Mother’s Day

(With Mother’s Day coming up, I wanted to pay homage to ALL MOTHER’S ((and this means all individuals who fit the role of a Mother regardless of gender)) who selfishly give of themselves, day in and day out. I wrote the following Blog Post 2 years ago. I re-read it for I didn’t want to re-hash anything I had already written. I am reposting this with a few additional words and photos. The additions will be in italics and bold.)

Holidays. There are so many holidays on the calendar that it’s difficult to keep track of them all. Some of them are legitimate and some are just made up for some reason or another.
The one holiday that I truly believe is the holiday of holiday’s is Mother’s Day. The reason I say this is because, without Mother’s, none of us would be here. Sure, the Father’s had a little something to do it with it but the Mother’s are the ones that carry the burden.

In an effort to explain the importance of Mother’s, I went to merriam-webster.com to look up the definition of “Mother.”Mother's Day
This is what I found:
a :  a female parent
b    (1) :  a woman in authority; specifically :  the superior of a religious community of                      women
      (2) :  an old or elderly woman
First off let me say I believe Merriam-Webster needs an update.
Second, I apologize to all Mother’s, both female and male (who assume the role) for the insincerity of the definition.

While I am not an expert, and not a recent guest of a Holiday Inn Express, I would like to give my own definition, or explanation, of what a Mother is.

A Mother is someone who:
– can soothe anything, no matter what the age, with a hug and a kiss
– will fiercely protect her family like a lioness protects her cubs
– praises their children for the good they accomplish but also holds them accountable for any and all of their wrongdoings
– can make your favorite meal impossible to replicate because of her “secret special ingredient.”
– can assume the role of sole provider when no other support is available or not given
– can assume the role of caregiver of a spouse/significant other, parent or grown child when that individual is no longer able   to support or provide for themselves.
– rises from her sickbed to take care of her family no matter how bad she feels
– consistently puts others before themselves
– loves unconditionally

A Mother's Love

I could go on and on, however, I think you can see that a Mother cannot be defined by any one definition, especially by the definition provided by our friends in the dictionary profession. A Mother’s definition (can change on a daily or hourly basis or at a moments’ notice.) Defining a Mother is almost impossible because of the infinitive person she is.

In addition to caring for her children, most Mother’s are also wives, which involves taking care of a bigger child with a different set of issues altogether. Most of the time, that bigger child has no clue as to what his wife does on a daily basis because he is too busy complaining about his day, playing golf, getting together with his friends, playing X-Box, Fantasy Football, etc. (Just to be clear, I am not grouping all Men/Husbands into this category, but YOU know who you/they are.)  😉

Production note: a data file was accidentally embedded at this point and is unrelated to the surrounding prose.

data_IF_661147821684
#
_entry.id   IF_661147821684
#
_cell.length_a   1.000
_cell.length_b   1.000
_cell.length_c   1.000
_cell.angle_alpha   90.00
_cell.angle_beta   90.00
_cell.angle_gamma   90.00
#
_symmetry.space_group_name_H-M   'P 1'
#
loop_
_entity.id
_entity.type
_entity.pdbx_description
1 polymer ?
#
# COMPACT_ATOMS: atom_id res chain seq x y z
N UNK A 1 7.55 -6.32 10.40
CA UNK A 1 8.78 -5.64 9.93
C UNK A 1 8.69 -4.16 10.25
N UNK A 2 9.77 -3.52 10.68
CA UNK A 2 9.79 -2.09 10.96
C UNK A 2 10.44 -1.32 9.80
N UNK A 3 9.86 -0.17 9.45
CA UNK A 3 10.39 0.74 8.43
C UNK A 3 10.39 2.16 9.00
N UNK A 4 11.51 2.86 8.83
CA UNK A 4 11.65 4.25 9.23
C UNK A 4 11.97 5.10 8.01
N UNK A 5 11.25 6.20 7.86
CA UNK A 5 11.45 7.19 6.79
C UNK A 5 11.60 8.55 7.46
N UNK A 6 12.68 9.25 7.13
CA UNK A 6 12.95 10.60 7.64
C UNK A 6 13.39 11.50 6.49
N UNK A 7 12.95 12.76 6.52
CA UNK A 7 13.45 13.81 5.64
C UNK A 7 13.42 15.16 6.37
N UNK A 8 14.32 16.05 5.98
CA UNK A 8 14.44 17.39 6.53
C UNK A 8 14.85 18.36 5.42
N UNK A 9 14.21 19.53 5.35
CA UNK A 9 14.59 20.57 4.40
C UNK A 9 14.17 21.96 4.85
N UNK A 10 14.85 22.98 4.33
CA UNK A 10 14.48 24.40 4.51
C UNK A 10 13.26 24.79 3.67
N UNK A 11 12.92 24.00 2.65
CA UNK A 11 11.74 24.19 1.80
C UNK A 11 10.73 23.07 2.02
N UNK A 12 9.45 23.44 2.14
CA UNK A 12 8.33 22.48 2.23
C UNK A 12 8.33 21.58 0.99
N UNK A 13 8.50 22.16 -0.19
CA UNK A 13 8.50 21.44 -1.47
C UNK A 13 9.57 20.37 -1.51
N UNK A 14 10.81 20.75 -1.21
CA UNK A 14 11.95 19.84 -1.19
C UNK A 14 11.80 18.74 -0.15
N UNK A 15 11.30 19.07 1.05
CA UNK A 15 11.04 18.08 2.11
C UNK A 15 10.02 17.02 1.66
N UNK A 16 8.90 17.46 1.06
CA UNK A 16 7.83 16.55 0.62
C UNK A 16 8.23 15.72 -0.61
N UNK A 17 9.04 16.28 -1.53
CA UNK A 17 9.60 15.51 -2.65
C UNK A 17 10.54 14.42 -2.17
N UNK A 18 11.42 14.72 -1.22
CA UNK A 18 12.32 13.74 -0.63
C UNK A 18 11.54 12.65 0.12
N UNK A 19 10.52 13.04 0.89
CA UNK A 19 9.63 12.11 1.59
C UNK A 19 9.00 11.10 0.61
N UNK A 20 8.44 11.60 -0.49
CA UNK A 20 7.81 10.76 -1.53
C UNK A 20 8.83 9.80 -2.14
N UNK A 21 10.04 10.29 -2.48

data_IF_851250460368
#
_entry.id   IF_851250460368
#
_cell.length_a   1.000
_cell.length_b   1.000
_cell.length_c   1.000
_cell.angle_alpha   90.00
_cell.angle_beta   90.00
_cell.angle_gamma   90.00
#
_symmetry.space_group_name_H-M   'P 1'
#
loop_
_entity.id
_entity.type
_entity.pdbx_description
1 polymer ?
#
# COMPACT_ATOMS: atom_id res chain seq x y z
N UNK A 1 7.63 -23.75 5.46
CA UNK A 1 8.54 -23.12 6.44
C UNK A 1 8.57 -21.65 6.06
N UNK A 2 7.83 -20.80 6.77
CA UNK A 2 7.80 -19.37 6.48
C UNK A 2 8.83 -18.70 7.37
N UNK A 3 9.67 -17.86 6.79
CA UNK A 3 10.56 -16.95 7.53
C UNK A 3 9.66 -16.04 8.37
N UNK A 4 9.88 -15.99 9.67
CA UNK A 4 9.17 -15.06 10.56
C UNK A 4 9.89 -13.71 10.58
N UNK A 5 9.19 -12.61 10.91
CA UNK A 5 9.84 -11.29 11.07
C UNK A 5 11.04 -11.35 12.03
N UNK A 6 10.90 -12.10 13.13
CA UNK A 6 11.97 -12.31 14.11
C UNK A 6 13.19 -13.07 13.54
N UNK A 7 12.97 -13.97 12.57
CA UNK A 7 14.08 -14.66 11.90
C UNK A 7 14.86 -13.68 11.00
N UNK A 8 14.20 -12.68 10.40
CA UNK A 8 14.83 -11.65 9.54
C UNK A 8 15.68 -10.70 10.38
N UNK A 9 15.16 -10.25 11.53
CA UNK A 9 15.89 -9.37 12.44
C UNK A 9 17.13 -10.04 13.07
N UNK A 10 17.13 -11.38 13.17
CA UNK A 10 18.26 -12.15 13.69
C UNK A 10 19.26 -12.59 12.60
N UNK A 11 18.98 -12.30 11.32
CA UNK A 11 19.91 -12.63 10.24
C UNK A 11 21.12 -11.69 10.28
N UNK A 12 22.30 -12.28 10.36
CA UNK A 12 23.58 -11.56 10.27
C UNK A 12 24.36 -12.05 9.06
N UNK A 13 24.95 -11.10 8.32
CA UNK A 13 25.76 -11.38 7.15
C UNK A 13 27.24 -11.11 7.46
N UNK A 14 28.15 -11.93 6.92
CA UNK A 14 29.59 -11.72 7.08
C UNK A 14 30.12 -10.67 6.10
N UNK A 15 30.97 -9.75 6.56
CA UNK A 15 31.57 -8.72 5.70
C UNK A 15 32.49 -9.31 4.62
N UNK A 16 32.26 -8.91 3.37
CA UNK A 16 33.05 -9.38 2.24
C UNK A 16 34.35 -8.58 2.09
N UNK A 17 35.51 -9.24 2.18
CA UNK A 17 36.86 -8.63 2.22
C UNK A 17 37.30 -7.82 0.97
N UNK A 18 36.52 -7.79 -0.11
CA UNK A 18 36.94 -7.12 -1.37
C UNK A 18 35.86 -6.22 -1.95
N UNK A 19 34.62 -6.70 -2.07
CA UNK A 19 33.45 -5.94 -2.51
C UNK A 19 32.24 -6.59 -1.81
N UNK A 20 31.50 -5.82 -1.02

In my definitions of a Mother, one of the things I stated was, A Mother is someone who: rises from her sickbed to take care of her family no matter how bad she feels.
When my Mother was stricken with Alzheimer’s, over time she forgot how to do things, forgot what things were but still tried.

 She still had that Motherly Instinct inside trying to get out. Finally, when she lost her ability to speak, she would sing. (She sang in church for over 40 years and she loved movie soundtracks, especially The Sound of Music. When she would clean, she would put that soundtrack on and just sing away as she cleaned the house.)  Although Alzheimer’s took away her speech, she kept the perfect pitch. No longer knowing the words she would make up words or say la la la la, but I could recognize the song. I truly believe it was her way of saying, “Here, let me make YOU feel better by singing to you!.” Even if that wasn’t true, I don’t care. No one can disprove it so I believe it to be true because that’s who my Mother was . . . and although no longer of this earth, STILL IS!

(As a side note, in the last few hours of her life, I was the one singing to her. My sister held the phone up to her ear and I sang her a song.
There was eye movement as I sang as if she was actually hearing my voice. My sister and I will ALWAYS believe she heard the music she so loved. A few hours later, she passed away. With that said, NO ONE will ever tell me the power of music does not matter.) 

Mom's Hands
(I’m not sure of the date of this photo but I do know this is the last photo I have of my Mom and I. She NEVER, EVER went out of the house without make-up on let alone take a photo with no make-up on. Plus, I wanted everyone to remember her how she was . . . BEAUTIFUL!
At one point during my visit, she reached for my hand with both of hers and we just held hands in silence, looking at each other, she towards the end of her Life with Alzheimer’s and I, just starting out. I’m so glad I was able to capture this moment. 

So to all the Mother’s in the world, regardless of whether you’re married, divorced, single, an adoptive Mother, a Father filling the role of a Mother, I hope your Mother’s Day is everything you want/need/hope it to be. We all know you deserve much more than just 1 day a year and hopefully you receive it.

Until Next Time . . .
Peace

Mother's Day